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Psychology Education Applied to Real Life: Helping My Brother Through a Panic Attack

Posted By Luzliani N. Martinez Noel, University of Puerto Rico at Mayaguez, Tuesday, October 6, 2020

Being home sounded cozy, comfortable, and happy, but I had never been home for long periods of time. It’s been 6 months now since the government of Puerto Rico established a quarantine due to COVID-19. The first few weeks were so much fun, I did everything I had not done for a long time. I read lots of books, cooked lots of recipes, and spent time with my family. But, it was not that much time later when the significant impact of being social distanced hit us. Especially to my brother, who suffers from OCD (obsessive compulsive disorder).

The pandemic itself and social distancing became one of the biggest triggers of his life. Being home, with no distractions and every day being exactly as the day before, became a nightmare. Being home became a trigger for his anxiety and compulsions; being home was not fun anymore. One night, he called me into his room and I saw him sweating, nervously walking from one side to another, desperately reaching for air, holding his chest like he was having a heart attack, and I knew what was happening. He was having a panic attack.

My brain immediately searched for the files in my mind that contained the information I learned in my psychology classes. I was looking for something that would help me, help him. My brain played the memories like a movie in my mind, and I remembered my professors explaining what to do in a situation like this. “Remind the person he’s safe.” “Guide him to breathe.” I asked him if I could hold his hands, which were dead-like cold. When I felt his hands, that stone cold feeling ran through me and flooded my chest. I needed to do something.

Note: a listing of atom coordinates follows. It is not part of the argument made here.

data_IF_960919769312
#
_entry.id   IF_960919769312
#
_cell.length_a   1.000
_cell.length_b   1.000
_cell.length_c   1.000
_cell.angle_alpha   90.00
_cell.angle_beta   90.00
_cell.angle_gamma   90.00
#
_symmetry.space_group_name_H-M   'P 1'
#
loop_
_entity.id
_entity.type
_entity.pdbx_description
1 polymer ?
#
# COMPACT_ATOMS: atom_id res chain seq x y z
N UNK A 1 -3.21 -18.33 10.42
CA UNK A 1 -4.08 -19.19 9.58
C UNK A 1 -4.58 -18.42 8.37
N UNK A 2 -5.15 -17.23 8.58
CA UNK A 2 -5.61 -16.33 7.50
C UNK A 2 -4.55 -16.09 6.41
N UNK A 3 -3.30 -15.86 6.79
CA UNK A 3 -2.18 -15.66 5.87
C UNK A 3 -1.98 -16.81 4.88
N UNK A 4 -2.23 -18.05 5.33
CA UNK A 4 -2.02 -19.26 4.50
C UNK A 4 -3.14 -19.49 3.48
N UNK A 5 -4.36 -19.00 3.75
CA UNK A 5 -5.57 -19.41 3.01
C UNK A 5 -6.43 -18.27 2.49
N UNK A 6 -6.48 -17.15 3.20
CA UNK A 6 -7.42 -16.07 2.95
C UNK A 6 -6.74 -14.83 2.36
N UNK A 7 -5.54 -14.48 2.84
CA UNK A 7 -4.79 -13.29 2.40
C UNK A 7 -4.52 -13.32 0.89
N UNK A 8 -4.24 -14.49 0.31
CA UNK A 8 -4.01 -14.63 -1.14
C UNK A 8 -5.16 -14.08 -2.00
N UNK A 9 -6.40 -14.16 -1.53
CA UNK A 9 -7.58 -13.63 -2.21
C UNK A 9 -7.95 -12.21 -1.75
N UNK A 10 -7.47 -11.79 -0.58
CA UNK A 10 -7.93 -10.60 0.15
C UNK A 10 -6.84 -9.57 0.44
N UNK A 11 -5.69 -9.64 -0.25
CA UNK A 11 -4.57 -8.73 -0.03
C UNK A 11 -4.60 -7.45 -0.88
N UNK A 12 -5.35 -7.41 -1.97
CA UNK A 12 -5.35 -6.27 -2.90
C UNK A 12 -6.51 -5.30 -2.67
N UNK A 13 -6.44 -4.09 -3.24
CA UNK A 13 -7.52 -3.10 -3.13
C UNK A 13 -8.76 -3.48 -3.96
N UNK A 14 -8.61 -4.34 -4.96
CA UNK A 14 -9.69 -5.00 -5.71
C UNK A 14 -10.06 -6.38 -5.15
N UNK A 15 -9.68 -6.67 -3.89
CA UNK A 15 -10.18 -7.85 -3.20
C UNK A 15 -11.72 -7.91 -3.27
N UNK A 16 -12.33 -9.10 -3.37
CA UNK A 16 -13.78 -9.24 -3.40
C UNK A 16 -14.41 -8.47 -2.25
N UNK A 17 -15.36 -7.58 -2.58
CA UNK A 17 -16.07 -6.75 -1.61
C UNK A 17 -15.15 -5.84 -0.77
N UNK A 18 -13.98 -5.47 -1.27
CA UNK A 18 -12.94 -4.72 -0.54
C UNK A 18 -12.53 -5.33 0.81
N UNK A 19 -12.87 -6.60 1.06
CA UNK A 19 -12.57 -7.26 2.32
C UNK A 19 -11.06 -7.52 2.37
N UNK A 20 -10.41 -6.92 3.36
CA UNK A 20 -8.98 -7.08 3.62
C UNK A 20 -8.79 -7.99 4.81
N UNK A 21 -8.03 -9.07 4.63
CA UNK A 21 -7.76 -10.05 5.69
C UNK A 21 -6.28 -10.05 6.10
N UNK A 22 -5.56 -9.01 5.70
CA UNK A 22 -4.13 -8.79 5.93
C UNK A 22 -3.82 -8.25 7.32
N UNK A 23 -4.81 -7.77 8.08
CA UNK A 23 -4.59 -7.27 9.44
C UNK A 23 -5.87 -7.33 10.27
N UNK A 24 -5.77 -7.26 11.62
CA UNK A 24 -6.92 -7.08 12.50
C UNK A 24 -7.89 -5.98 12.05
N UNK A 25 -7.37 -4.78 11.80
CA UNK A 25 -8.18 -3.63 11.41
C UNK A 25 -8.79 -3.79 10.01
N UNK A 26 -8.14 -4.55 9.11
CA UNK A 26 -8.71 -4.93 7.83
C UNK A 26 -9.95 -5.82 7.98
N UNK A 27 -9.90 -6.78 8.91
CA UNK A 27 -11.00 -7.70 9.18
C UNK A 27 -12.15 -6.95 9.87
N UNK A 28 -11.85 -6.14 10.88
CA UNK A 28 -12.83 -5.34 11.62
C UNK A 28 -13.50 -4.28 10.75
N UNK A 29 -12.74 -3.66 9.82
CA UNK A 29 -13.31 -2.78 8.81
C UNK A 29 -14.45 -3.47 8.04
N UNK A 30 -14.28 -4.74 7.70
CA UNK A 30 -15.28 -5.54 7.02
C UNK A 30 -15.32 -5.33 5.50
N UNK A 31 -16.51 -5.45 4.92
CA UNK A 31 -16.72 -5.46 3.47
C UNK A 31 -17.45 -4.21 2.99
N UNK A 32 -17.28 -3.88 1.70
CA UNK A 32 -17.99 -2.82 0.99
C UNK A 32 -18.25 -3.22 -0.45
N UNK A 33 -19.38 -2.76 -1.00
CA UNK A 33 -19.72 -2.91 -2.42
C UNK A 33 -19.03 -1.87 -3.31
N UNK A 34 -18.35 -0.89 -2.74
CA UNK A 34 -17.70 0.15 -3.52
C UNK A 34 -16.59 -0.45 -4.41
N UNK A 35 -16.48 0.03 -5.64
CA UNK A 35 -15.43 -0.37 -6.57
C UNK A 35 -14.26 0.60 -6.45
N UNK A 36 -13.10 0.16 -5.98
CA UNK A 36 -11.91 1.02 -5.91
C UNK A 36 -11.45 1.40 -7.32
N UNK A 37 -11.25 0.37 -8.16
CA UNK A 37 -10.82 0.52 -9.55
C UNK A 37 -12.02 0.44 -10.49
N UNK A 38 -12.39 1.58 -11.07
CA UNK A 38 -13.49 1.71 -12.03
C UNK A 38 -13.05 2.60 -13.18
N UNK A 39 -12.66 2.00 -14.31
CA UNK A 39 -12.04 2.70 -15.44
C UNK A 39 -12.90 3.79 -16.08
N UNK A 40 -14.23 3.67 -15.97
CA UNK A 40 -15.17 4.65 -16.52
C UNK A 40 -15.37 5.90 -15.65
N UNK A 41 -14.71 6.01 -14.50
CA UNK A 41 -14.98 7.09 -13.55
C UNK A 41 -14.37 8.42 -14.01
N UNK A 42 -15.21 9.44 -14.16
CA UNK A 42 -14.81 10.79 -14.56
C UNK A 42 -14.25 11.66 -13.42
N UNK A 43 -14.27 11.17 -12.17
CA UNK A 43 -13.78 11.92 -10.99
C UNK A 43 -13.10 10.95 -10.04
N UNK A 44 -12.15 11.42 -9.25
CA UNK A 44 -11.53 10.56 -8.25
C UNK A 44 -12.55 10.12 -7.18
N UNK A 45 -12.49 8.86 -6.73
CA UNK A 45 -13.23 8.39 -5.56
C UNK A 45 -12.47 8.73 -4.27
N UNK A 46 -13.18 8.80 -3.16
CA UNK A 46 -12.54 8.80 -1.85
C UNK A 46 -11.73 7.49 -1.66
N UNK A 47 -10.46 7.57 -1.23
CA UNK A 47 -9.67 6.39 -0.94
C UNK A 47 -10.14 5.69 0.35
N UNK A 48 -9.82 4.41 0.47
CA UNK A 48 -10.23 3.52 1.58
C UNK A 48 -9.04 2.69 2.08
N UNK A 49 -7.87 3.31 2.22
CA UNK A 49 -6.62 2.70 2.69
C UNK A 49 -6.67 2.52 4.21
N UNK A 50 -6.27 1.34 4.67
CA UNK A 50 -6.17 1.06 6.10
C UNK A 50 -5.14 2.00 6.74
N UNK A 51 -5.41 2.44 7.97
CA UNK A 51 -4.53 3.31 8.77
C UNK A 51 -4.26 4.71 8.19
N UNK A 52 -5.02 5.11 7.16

The phrase “grounding techniques” came to my mind in that precise moment, and I remembered the anxiety management seminar Dr. Cortina gave to my Psi Chi chapter. He explained, “Find at least two things the person can taste, smell, feel, or hear.” I ran to the kitchen and got some chocolate, gave it to him and said, “I know you are scared, but you have to do this with me. Tell me, how does it taste? What is its texture? Smell it, how would you describe its scent?” Slowly but surely, he was breathing again. His eyes looked tired, but calmed. He looked at me in the eyes and told me, “I’m here again.”